If you missed your pill less than 12 hours ago, you can take the pill and continue with the pack—no further precautions needed. If more than 12 hours have passed, you need to make up the total dosage immediately. Even if it means taking two pills in one day. And use extra protection for 7 days. This advice doesn’t apply to Qlaira, Eloine and Zoely. Please, read the patient’s leaflet to find out more about missing your pill.
If you use the 28-pill pack
Once you finished the pack, start the new one the next day.
If you use the 21-pill pack
Once you have finished the pack, wait 7 days before starting a new one.
How Effective Are Oral Contraceptives?
Used properly, contraceptive pills are super useful in preventing pregnancy. Combined contraceptives and progestin-only pills have a very low failure rate. On average, only 9 in 100 women fall pregnant when using these options. However, for the progestin-only contraceptive to be effective, it must be taken at the same time every day—or within 3 hours of that time—to be effective. Combined contraceptives are more flexible. Although you should really take them at the same time each day, you can safely take them within 12-hours without running the risk of an unwanted pregnancy.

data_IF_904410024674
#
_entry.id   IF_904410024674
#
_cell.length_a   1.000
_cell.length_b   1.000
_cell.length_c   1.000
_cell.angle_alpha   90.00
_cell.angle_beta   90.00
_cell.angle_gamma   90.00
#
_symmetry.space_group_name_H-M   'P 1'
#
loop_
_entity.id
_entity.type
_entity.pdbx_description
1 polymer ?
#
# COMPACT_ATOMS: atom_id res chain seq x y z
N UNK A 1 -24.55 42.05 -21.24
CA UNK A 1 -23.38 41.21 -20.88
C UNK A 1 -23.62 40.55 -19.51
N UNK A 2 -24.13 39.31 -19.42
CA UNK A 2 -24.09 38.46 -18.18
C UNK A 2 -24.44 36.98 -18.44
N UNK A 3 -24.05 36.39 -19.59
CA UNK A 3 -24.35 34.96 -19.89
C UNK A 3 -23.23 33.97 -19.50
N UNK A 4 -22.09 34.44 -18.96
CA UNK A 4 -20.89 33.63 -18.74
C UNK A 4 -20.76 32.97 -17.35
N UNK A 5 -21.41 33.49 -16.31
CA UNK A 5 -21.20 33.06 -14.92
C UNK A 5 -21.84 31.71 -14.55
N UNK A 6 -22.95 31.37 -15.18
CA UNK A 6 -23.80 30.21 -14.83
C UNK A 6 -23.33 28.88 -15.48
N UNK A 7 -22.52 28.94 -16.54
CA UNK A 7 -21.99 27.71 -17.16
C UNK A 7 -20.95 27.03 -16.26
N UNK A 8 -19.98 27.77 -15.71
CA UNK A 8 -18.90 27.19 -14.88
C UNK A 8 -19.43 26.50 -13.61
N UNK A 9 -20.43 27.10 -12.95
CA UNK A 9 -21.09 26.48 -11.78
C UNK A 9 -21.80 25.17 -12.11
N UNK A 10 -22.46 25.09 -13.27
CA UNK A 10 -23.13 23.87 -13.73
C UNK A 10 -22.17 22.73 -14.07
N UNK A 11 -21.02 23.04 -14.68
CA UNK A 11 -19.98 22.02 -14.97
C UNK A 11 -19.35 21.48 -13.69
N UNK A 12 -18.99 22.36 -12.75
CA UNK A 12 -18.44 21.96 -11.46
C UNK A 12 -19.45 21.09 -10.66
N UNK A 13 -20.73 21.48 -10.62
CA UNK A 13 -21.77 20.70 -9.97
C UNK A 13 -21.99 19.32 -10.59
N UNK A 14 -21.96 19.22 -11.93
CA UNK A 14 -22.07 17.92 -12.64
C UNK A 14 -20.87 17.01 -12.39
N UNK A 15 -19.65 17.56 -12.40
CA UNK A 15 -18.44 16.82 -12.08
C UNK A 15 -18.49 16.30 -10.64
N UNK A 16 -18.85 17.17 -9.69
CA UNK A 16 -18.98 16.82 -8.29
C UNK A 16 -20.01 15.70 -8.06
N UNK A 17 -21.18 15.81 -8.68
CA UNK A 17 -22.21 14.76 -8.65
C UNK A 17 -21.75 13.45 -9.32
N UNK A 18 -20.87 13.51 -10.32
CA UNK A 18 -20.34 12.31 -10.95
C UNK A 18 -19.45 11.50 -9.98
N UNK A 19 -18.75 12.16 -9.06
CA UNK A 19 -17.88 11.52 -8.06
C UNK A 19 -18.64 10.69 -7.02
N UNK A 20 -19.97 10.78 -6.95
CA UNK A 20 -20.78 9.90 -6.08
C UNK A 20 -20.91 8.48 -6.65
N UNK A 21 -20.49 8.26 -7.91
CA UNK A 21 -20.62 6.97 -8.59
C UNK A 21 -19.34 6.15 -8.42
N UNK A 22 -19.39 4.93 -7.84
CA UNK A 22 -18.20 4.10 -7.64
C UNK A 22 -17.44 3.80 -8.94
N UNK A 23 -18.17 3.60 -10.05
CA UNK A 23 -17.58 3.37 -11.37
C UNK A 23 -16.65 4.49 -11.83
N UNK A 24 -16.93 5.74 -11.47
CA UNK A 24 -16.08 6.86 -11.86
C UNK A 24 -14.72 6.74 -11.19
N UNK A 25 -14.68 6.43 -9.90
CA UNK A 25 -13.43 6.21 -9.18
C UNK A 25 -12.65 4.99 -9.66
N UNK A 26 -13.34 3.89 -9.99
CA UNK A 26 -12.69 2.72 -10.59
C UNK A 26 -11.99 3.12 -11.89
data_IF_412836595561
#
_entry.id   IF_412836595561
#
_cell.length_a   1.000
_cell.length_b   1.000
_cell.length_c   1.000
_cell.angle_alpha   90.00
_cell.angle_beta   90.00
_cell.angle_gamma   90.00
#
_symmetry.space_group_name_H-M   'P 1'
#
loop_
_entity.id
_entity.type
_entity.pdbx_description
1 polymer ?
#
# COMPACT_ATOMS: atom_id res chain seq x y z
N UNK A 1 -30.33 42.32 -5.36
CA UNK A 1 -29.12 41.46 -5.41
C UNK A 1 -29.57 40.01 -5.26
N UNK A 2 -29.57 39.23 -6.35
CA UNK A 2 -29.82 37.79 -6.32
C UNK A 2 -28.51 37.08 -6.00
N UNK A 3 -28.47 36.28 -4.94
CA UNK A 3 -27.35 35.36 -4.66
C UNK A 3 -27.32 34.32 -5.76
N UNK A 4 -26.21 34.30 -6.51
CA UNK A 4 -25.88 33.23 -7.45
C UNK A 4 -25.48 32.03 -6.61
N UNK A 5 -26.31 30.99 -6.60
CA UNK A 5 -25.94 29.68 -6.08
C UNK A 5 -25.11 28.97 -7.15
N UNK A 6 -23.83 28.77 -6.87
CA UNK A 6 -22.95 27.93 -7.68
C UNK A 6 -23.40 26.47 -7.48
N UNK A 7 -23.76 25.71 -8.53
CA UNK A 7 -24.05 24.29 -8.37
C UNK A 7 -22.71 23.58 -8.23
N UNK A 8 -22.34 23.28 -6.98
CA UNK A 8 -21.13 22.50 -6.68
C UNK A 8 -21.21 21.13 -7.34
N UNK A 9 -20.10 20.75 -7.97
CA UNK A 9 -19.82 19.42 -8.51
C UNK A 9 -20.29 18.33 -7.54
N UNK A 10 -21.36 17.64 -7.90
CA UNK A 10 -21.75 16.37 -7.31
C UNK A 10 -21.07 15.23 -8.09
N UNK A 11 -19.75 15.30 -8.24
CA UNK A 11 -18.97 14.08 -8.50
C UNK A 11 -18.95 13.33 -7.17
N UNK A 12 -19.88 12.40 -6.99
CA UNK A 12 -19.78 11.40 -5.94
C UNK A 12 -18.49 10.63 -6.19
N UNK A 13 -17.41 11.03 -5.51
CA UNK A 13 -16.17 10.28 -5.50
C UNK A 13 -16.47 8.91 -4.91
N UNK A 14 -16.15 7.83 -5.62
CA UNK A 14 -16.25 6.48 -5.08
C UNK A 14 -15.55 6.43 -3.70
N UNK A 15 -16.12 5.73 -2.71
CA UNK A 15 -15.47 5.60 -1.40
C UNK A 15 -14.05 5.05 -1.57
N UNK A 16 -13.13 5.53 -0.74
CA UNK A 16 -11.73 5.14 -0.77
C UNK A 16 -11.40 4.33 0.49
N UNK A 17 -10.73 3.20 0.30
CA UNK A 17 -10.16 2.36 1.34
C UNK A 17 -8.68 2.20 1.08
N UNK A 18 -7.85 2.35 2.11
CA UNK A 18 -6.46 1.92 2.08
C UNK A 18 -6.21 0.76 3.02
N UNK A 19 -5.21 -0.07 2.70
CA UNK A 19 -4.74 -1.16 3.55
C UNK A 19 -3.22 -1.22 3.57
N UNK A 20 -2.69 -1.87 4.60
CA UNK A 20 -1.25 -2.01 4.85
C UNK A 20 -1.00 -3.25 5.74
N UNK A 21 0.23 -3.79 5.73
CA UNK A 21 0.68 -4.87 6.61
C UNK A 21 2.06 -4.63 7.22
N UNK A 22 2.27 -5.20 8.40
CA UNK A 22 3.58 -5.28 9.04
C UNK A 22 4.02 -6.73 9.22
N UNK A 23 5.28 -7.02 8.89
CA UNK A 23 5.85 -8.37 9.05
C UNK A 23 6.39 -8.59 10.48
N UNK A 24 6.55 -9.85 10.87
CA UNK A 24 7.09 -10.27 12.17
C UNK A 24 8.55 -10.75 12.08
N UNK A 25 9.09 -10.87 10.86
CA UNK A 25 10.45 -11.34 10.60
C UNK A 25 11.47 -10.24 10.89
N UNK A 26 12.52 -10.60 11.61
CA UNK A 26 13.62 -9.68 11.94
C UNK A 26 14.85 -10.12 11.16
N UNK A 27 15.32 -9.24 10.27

Drugs you take because you suffer from certain health conditions can blunt the effectiveness of this type of contraception—the anti-biotic drug rifampin, HIV medication, and anti-seizure medication, for example. Also, a bad case of diarrhoea and/or vomiting is very likely to flush the contraceptive properties out of your system.
The Side Effects of Contraceptive Pills
Contraceptive pills are safe for most users. Nevertheless, some side effects do exist. Everyone reacts differently to the hormones, so watch out for the warning signs.
The most common side effects are migraine, spots, headaches, mood swings, and fluctuating blood pressure. If you have symptoms of heatstroke, deep vein thrombosis, heart attack, or pulmonary embolism, it’s advisable to consult your doctor or healthcare professional. Nevertheless, most of the side effects will wear off in two or three months. Lots of women use these contraceptives with no issues whatsoever! The rarest side effect of using oral contraception is the risk of developing blood clots. Studies have shown that about ten women in 10,000 develop blood clots, especially if they’ve been using combined contraceptives for a long time. If you already suffer from blood clots, ask your doctor’s advice before you start taking the pills.